“Good Lookin’” opens The Criticals’ debut EP Mimosa Hygiene with rock muscle as tight as the crack of a whip and clipped inspired lyrics conveying much despite their abbreviated structure. The Criticals are obviously focusing on creating visceral and intelligent rock music that dispenses with the genre’s usual clichés and the opener is a rousing success in that area. The vocals possess the quality of joyful disdain common to all great rock and the songwriting has an exacting eye for detail that’s uncommon to hear from many modern acts. The first track is a hint that band members Parker Forbes and Cole Shugart entered the studio with a firm grasp on the musical vision they wanted to realize. If so, they are successful.
The second song “Treat Ya Better” will have admirers and detractors on each side; those who don’t like dance or disco overtones in their rock music will dismiss this tune. I think it’s a ready made live number though with its straightforward arrangement, melodic bass guitar, and irrepressible backbeat. Songs such as this and others included on the EP demand a quality vocal presentation and The Criticals provide one each time out; the singing for “Treat Ya Right” fits this groove and adds layers to an already enjoyable ride.
“Homebody” moves the band back into territory more familiar. They come by the influence secondhand, but there is a punk spirit seeping through this song. You can hear in the rambunctious go for broke guitar playing but, make no mistake, it isn’t slapdash or unmoored. Lack of any wasted motion is one of its defining traits. “Just for the Weekend” is cut from similar cloth and helps you appreciate how well The Criticals master fundamental songwriting principles to the maximum.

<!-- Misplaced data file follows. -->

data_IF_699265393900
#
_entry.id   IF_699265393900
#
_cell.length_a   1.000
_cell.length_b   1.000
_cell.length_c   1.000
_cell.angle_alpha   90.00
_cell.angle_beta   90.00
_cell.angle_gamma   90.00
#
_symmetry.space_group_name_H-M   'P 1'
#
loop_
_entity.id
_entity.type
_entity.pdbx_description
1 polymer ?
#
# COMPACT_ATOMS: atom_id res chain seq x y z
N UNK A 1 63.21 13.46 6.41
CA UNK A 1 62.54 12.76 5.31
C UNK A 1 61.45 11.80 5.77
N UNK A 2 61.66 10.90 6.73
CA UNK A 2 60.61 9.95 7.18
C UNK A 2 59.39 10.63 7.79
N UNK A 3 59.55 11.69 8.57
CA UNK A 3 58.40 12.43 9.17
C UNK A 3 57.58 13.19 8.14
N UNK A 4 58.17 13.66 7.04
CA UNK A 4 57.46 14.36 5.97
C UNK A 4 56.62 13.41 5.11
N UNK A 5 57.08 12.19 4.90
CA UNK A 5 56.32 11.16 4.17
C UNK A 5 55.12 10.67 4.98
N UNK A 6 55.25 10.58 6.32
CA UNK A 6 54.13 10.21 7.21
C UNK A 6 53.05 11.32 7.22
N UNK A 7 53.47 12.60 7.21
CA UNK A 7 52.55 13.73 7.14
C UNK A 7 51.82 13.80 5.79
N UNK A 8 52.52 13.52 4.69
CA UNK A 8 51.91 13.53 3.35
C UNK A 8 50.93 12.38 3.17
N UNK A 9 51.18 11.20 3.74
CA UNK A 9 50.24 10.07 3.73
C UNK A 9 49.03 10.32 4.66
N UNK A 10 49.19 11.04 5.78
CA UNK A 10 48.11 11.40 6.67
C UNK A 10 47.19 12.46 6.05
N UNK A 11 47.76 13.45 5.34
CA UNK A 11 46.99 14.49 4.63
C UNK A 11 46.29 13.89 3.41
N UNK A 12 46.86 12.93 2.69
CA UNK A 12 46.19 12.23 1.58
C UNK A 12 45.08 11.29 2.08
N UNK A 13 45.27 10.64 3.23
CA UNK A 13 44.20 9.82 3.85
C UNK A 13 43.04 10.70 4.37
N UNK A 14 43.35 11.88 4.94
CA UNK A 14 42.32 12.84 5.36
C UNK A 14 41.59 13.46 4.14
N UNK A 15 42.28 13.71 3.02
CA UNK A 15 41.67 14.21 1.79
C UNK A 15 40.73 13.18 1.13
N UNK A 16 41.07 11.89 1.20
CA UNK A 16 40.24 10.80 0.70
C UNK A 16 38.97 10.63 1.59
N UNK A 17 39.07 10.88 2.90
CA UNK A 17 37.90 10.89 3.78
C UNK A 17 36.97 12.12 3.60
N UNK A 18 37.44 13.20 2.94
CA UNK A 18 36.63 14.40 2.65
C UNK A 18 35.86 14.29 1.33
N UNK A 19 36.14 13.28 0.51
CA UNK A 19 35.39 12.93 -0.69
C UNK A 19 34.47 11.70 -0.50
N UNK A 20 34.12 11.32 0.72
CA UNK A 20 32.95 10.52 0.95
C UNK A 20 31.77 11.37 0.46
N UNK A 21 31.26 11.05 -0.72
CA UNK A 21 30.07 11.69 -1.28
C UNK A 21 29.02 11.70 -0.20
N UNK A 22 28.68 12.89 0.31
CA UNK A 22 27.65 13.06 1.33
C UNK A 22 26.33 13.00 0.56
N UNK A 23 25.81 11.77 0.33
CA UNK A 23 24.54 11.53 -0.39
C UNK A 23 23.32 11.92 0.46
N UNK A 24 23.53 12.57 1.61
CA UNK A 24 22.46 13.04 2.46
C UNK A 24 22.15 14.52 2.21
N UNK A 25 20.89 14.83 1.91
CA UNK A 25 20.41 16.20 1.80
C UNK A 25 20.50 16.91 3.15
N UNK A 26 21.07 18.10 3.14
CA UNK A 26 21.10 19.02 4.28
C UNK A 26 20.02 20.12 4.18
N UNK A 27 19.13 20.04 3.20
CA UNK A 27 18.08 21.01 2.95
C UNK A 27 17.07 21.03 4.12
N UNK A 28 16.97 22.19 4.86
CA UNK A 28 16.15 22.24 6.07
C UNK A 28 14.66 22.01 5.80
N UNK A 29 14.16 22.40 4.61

“Kate Moss” is the EP’s true climax and pulls out all the six string stops. It rates as the definitive musical statement for me on this collection and changes tone enough to keep you attentive through the end. I think the lyrical content and vocals, as well, rank as peak achievements on the EP. It is only a little longer than the preceding songs; The Criticals are never over-indulgent. The acoustic “Got No Love” concludes Mimosa Hygiene in unexpected fashion for me, but Forbes and Shugart are just as convincing unplugged as plugged in.
It’s a note perfect falling action for this EP and signals for listeners that this Nashville headquartered pairing are capable of anything they set their focus on. They are building a reputation fast thanks to the impressive talents on display with these songs and I have a feeling they will be producing new material at a generous clip for some time to come. They’ve made a convert of me and I’ll be there each step of the way if the songs are as good or better than those included on Mimosa Hygiene. Pop rock songwriting with grit and rough edges stamped on its soul is hard to come by in trying times, but The Criticals can hook you up.